[This post has been updated]
Metro is essentially preaching the message: No pain, no gain as it launches its newest PR campaign, Metro Forward, to raise awareness about its ambitious $5 billion capital improvement plan.
A June 10 internal memo from Metro describes the initiative as an effort to raise rider awareness about the about the biggest capital maintenance and renewal program in the system’s 35-year history.
Metro’s “Forward Customer Information Campaign” metroforward.com — launched Thursday with a video from a smiling Richard Sarles, Metro’s general manager, as he promises a more comfortable ride and the long-term benefits of the capital program, which aims to spend $5 billion over the next six years. The campaign will use new signage and social media.
On its Web site, Metro ticks off the work being done:
• Overhauling 153 escalators at 25 stations on every line of the system.
• Designing new rail cars to replace the oldest in the fleet, the 1000 series.
• Replacing 60 miles of rail.
• Rehabilitating or replacing 80 percent of its bus fleet.
What’s the logic behind the site?
The internal memo explains:
It is “designed to inform customers and stakeholders about the capital investments being made in Metro; demonstrate that the investments are being well-spent; make a case for sustained and expanded funding; retain current riders and increase consideration by others and instill ownership among customers, employees, the business community and key stakeholders.”
Metro spokesman Dan Stessel said the new Metro Forward logo will be used in signage at stations and throughout the system. The signs will replace, for example, the yellow signs that are common now on escalators that “tell you nothing about what we're doing,” Stessel said.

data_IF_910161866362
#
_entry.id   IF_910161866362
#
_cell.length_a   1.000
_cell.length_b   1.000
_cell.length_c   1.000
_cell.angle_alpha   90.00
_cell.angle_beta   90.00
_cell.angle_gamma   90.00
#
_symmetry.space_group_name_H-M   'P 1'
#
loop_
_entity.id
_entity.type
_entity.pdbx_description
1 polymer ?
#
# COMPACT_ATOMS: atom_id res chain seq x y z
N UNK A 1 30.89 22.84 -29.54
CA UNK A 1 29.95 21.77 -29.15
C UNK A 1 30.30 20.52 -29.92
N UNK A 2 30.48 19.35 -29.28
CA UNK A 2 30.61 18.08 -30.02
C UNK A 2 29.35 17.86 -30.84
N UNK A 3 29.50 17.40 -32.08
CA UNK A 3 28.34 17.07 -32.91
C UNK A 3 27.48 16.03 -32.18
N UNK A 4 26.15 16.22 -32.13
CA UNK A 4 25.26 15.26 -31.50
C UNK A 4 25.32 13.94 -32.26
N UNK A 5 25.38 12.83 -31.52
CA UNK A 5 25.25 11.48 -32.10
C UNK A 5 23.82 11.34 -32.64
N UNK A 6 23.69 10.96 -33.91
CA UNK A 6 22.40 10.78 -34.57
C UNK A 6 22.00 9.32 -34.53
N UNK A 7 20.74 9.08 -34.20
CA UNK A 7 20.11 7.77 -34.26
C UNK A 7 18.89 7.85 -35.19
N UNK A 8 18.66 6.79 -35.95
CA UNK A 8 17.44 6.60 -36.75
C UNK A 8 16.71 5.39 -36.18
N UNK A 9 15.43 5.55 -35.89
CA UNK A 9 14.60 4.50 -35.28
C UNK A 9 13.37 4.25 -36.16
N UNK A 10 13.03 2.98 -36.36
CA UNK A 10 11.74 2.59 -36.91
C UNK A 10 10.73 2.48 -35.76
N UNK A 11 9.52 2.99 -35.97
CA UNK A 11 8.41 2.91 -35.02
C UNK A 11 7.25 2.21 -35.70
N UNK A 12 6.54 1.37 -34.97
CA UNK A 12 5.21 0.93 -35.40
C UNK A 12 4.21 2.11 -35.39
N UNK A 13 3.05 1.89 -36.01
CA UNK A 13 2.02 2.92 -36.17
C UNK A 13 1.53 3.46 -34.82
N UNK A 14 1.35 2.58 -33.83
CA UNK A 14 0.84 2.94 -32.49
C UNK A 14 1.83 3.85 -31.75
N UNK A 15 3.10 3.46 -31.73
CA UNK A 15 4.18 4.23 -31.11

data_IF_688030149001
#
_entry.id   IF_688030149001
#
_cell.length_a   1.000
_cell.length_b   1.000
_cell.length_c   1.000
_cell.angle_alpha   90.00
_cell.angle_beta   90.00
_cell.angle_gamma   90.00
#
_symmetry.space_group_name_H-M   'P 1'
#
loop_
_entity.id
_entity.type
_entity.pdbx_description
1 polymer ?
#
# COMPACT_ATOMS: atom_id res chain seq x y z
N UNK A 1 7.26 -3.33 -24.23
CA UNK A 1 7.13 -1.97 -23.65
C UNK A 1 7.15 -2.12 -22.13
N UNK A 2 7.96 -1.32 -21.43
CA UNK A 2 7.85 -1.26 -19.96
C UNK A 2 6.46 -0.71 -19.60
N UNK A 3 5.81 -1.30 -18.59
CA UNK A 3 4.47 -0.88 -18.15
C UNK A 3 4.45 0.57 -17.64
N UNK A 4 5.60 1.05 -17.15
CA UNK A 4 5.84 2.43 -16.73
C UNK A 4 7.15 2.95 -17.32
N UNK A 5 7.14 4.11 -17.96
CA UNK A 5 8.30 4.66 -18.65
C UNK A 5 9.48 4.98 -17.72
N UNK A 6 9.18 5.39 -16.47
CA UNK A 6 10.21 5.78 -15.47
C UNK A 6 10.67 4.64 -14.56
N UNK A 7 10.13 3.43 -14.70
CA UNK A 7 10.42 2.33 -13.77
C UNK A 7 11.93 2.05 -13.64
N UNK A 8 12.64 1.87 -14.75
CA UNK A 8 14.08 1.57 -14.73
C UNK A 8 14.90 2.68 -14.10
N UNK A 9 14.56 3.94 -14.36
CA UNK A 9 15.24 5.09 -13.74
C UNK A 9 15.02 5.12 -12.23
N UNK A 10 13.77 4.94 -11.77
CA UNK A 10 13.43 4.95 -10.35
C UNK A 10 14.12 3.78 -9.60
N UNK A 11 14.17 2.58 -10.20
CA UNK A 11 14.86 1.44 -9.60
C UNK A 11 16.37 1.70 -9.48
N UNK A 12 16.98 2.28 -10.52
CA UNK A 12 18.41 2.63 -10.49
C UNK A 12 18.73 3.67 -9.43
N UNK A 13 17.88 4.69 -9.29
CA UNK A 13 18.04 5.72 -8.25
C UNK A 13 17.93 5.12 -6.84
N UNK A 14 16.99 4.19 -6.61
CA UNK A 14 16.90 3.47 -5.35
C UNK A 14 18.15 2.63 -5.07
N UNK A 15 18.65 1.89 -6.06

The new signs will “give more detail and explain what’s going on behind the wall” and other details of when the work is expected to be completed and information about why it takes so long to fix the problem, he said said.
According to Stessel, the campaign “adds no incremental expense to Metro’s budget.” He noted that the agency’s marketing budget is “driven by ads that alert customers to service changes resulting from track work.”
Much of the effort involves using social media outlets and Metro’s Web site to disseminate information.
“Twitter is free,” Stessel said. “Facebook is free. All of our marketing efforts are about communicating track work we’re doing. We communicate with customers and some of that has a cost associated with it.
“It is a necessary expense so customers are aware of what we’re doing as they’re riding the system,” he said. “It is repackaging the information and providing it to customers in ways they use: Twitter, Facebook, blogs, YouTube.”
Metro’s public relations and customer service team also appears to have a plan to raise more support, saying the campaign is “particularly important in supporting our Congressional strategy,” according to the memo.
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